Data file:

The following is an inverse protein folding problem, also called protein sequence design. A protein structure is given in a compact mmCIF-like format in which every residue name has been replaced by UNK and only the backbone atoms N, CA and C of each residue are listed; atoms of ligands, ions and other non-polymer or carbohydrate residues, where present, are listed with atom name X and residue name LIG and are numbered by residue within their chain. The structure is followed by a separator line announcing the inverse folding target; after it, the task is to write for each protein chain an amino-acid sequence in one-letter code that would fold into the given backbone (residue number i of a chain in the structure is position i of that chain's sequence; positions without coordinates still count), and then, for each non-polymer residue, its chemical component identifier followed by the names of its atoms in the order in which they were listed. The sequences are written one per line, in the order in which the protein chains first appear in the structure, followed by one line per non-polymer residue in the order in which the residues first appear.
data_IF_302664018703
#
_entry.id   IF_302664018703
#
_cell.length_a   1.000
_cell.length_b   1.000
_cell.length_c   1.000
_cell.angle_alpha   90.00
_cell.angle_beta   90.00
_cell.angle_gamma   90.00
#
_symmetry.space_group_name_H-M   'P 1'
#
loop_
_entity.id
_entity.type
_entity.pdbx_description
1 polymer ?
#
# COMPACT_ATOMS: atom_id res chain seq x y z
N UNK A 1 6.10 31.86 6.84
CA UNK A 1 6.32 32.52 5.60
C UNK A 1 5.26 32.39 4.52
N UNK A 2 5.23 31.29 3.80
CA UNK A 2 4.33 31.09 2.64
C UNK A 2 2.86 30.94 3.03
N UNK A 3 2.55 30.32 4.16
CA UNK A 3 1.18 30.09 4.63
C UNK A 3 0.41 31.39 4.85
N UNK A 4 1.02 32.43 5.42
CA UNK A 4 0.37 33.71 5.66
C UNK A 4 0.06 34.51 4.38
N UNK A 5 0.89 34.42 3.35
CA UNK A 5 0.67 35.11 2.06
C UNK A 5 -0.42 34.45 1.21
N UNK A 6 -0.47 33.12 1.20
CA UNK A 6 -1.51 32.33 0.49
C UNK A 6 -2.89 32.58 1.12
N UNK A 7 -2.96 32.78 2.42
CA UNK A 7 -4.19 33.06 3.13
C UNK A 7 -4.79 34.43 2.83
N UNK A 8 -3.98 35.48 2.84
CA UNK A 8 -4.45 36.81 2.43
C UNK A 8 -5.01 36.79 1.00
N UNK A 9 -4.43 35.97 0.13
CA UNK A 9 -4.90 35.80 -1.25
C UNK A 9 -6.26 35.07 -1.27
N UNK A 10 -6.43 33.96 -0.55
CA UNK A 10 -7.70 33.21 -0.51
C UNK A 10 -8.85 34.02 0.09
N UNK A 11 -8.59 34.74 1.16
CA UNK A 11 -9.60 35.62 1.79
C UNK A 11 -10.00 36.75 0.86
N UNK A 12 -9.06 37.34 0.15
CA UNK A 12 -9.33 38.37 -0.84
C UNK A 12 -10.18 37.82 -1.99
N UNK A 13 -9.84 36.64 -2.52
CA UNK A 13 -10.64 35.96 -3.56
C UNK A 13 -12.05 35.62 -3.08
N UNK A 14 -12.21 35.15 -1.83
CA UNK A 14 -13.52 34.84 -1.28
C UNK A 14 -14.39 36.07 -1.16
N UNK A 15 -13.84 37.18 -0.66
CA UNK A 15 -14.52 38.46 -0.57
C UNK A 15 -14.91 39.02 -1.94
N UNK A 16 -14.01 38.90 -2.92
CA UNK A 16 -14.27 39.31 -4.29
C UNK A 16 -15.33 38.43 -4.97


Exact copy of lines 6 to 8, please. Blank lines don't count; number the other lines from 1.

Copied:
_cell.length_a   1.000
_cell.length_b   1.000
_cell.length_c   1.000